the Air Traffic Management industry in Europe. The authors have been working on it for more than ten years. The main points this article makes are the following: The concept of capability unit is related to the idea that there are no such things as « natural » boundaries. When managers define a boundary, be it internal or external, they think of a capability, and this is done in a context of causal ambiguity. Boundaries are the object of a decision and are always debatable and debated. They induce a rarefaction of the financial, informational, and other flows, and this rarefaction can vary in intensity over time. Once defined, boundaries tend to sediment and become entrenched. In such a process, the asynchrony of decisions made in different areas, such as technology, human resources, and organization of sub-activities, plays a key role. As the environment evolves, controversies concerning the perimeter of the capability units may intensify and some actors may develop strategies aimed at changing the boundaries. These strategies will pertain to the boundaries of a few capability units, or to a large set of boundaries. In the latter case, the strategy, which can be characterized as “architectural”, would be developed by an actor with a particular status. This actor would belong to several organizational fields and would therefore not be constrained by the same symbolic boundaries as actors who belong to one field alone. Such a strategy entails a willingness to impose synchrony to other actors in the industry. The dynamics of displacing the boundaries relies on two processes, competition and cooperation, combined in a coopetitive approach.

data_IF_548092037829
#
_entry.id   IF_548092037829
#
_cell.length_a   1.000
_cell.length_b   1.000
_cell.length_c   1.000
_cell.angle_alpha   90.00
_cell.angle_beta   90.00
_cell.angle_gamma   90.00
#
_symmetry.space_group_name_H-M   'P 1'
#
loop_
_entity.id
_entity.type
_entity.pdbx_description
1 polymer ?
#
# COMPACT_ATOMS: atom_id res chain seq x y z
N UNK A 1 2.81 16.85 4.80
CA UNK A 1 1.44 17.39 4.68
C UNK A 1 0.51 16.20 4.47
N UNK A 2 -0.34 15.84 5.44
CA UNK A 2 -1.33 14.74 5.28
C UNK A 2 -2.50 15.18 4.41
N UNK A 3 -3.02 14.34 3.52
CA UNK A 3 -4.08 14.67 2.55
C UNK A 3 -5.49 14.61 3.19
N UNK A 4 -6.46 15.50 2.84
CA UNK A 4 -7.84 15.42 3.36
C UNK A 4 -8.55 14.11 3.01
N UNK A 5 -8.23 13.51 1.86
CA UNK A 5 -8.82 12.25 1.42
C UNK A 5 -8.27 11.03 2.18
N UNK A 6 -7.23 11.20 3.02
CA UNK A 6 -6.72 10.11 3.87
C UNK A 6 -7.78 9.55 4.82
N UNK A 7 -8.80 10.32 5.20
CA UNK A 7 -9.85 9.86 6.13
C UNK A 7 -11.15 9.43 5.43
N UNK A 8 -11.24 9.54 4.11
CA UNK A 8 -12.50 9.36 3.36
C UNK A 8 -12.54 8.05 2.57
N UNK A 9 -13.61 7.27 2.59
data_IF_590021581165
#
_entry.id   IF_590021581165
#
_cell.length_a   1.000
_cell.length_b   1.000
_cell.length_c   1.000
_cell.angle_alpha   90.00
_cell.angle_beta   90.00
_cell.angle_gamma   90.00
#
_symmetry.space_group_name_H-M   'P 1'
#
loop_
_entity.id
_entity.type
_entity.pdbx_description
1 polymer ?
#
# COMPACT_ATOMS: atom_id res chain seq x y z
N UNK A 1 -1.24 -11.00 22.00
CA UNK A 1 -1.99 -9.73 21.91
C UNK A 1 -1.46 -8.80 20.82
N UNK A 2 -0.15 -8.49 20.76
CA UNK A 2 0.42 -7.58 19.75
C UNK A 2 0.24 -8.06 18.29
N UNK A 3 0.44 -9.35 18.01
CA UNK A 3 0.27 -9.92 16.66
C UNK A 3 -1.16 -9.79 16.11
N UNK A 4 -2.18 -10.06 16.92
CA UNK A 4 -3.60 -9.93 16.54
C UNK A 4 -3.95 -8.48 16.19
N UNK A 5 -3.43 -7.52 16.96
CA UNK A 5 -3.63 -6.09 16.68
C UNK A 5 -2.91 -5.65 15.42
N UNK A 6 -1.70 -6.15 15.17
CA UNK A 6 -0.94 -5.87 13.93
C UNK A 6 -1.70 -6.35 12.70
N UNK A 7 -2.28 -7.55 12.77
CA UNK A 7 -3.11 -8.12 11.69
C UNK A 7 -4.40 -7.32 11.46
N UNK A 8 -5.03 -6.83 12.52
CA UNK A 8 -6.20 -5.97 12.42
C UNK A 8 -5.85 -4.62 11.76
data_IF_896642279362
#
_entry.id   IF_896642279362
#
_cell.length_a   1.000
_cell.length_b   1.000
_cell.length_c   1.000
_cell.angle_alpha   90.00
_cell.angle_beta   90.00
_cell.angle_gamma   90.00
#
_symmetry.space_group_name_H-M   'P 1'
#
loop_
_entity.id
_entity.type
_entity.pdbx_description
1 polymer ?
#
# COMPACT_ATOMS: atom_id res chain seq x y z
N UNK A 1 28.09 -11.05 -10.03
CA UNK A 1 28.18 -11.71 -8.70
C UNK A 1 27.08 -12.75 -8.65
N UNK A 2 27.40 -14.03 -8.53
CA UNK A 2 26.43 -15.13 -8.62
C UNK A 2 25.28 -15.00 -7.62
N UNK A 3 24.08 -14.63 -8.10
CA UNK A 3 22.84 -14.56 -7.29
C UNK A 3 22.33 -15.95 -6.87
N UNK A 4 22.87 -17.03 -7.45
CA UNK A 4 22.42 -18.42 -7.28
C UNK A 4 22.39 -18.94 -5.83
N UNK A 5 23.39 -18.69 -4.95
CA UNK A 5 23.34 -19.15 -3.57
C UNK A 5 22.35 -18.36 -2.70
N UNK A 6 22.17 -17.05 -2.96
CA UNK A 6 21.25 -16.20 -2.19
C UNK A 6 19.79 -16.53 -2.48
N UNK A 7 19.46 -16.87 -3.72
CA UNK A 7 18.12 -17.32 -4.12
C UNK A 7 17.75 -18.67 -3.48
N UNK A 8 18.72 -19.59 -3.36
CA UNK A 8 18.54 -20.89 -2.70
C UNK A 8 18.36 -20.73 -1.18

Plan de l'article

    1. The definition of boundaries
    2. The determination of boundaries
    3. Boundaries of different kinds tend to pile up and to re produce themselves
    4. The displacement of boundaries
    1. When analyzing boundaries, all types have to be taken into account.
    2. When analyzing the dynamics of boundaries, the coo petitive dimension must be taken into account.
    3. When analyzing boundaries, two dimensions are im portant: the rarefaction of flows (financial, informa tional, material, etc.) and their visibilization.
    4. When analyzing boundaries, the asynchrony of deci sions must be taken into account.

Pour citer cet article

Dumez Hervé, Jeunemaître Alain, « The management of organizational boundaries: A case study », M@n@gement, 3/2010 (Vol. 13), p. 152-171.

DOI : 10.3917/mana.133.0152